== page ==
The Hazy Future of Our Queen Bees

Politics

The Hazy Future of Our Queen Bees

Illustration: Juergen Dsouza

I

t’s 2011 in Kolkata. All around me there’s a furious buzzing about the upcoming state elections, and every day in college I’m asked, “Kake vote debe? Didi na Dada?” (Who will you vote for, Sister or Brother?) There’s a lot of optimism in the air. No, nobody is entirely convinced by Mamata Banerjee’s promise of poriborton, but they are fed up of the 34-year reign of “Dada”, the Left front in Bengal.

Everyone also seems to find it heartening to see a “self-made” woman make it to the front lines of our political system without a male patron.

My boyfriend at the time is the son of a former CPM member, and his friends tell us they’re sure they’ll win. They sneer at Mamata’s melodramatic antics, her fake PhD, her accent when she speaks English. Not far from his house is the party office. Whenever we pass it I can’t spot a single woman, only old men on plastic red chairs. I don’t know much, but I think maybe it’s about time to get these men’s bums off those seats.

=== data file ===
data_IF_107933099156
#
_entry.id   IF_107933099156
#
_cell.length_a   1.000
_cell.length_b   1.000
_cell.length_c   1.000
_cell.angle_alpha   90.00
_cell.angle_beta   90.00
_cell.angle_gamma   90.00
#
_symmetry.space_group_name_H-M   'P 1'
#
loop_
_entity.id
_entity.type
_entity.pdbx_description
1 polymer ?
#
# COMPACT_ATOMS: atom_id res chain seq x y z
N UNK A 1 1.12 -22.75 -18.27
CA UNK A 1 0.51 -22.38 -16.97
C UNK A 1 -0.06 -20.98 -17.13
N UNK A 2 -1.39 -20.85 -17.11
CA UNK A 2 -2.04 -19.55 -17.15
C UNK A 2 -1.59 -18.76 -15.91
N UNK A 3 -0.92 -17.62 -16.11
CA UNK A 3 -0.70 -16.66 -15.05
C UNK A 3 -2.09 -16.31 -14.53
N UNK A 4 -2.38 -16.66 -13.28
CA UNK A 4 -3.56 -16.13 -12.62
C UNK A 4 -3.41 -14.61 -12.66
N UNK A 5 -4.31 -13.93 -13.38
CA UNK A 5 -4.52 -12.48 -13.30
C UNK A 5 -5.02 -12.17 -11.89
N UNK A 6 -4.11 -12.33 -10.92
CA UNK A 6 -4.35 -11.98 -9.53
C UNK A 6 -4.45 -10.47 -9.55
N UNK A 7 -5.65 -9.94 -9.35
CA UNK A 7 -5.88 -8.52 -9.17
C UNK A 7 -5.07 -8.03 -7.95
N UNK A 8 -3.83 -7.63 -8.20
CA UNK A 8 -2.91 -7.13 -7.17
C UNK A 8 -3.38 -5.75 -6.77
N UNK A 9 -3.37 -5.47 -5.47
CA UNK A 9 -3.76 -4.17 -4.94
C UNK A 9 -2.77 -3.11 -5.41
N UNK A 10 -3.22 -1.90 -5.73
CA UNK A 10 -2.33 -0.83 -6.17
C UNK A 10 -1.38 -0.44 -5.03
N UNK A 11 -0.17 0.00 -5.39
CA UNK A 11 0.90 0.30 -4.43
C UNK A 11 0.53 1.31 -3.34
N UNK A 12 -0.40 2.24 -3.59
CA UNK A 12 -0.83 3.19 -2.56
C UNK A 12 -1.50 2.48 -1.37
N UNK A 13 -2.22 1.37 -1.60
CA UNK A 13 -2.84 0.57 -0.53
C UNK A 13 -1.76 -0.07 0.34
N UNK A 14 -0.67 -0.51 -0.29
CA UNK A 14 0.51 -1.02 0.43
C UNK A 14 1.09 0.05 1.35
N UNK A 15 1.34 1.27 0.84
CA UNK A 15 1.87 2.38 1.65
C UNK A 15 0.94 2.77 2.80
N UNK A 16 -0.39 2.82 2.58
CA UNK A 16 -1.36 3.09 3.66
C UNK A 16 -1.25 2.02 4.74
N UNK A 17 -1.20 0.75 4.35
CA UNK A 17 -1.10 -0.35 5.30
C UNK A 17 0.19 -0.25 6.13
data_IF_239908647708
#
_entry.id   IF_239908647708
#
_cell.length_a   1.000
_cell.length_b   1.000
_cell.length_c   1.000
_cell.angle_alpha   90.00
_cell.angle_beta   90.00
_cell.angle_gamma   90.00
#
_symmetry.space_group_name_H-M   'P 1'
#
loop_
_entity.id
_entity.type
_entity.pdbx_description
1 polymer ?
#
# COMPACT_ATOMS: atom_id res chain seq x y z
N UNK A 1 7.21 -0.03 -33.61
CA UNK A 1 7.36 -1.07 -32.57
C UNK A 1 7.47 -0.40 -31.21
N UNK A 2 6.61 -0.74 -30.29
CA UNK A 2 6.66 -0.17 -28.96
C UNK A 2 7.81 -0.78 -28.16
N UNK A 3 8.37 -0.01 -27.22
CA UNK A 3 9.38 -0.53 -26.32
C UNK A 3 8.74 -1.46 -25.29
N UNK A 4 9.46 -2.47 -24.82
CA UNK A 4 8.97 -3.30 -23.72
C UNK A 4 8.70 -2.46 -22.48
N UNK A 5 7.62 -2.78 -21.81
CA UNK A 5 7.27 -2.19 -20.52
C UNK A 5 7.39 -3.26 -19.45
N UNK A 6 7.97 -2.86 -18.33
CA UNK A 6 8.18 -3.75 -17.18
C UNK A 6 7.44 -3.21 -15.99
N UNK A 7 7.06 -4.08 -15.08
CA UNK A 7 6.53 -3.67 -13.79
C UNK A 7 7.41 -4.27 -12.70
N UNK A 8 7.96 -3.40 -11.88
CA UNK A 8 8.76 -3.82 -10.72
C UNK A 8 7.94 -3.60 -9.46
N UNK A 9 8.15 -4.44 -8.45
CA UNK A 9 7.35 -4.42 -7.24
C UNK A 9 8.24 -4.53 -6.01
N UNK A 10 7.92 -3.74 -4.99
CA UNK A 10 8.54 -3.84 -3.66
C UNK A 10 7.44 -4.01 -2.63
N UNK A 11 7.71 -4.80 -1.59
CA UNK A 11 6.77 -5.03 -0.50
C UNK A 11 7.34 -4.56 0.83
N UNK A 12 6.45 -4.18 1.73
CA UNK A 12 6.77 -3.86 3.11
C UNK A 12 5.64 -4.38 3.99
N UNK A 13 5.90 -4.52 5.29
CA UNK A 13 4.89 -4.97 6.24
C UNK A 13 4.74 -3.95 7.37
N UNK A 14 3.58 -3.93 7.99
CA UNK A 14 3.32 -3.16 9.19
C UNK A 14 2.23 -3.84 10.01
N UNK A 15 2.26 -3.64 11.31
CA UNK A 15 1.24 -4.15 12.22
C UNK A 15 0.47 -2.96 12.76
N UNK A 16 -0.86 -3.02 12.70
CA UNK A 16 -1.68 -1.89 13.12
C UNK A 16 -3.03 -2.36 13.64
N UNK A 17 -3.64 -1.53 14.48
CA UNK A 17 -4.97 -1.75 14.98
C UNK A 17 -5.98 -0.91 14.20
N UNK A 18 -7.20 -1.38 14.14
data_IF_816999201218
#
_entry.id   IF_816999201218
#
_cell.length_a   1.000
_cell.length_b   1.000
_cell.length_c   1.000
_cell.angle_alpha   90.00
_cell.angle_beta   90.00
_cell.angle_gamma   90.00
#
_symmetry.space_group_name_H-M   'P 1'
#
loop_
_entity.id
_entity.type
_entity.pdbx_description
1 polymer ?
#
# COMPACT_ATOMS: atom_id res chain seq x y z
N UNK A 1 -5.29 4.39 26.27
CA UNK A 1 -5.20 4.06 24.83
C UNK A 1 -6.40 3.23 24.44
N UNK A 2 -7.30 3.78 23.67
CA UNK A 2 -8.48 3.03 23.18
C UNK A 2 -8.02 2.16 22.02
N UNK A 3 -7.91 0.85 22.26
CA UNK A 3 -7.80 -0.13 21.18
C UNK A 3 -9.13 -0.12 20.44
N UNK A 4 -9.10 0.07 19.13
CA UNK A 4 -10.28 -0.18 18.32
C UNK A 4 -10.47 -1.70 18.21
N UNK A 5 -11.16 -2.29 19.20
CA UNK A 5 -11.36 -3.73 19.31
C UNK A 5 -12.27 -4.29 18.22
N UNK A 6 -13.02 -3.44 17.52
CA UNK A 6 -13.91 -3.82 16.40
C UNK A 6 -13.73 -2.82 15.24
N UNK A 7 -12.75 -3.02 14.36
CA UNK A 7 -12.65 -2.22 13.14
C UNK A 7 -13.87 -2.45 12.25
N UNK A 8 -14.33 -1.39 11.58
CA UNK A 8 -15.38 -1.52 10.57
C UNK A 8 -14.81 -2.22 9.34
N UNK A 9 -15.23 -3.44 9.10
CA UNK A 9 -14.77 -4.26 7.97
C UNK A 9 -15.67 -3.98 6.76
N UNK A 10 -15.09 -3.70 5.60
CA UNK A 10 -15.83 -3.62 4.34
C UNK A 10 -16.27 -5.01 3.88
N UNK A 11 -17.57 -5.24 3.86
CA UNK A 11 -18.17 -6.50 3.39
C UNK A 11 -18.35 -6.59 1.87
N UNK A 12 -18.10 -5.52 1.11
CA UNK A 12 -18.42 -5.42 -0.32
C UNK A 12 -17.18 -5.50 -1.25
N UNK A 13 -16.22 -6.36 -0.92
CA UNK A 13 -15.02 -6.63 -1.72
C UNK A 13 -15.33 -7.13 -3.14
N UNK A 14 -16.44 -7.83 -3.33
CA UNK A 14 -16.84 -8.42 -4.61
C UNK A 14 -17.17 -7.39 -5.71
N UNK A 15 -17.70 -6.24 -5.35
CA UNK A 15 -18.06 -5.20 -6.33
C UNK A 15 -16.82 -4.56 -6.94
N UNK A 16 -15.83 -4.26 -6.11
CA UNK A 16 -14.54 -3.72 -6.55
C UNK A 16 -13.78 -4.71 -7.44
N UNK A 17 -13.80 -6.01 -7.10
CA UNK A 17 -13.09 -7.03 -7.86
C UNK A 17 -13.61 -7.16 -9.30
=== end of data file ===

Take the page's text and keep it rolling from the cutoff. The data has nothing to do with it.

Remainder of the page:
Eventually, Mamata Banerjee did come to power as the first woman chief minister of West Bengal… and will go down in history for a high-octane, but mixed, legacy. Just the way we now remember Jayalalithaa. Much has been done on social media to balance out her authoritarian rule and apparent oversight of atrocities against Dalits and other minorities with her pro-poor stance, and insistence on 69 percent quotas for minorities in education and employment.

But her death is also an occasion to reflect on an historic era in Indian politics, where a small group of really powerful women called the shots at the national and state level. An era we might be witnessing the end of.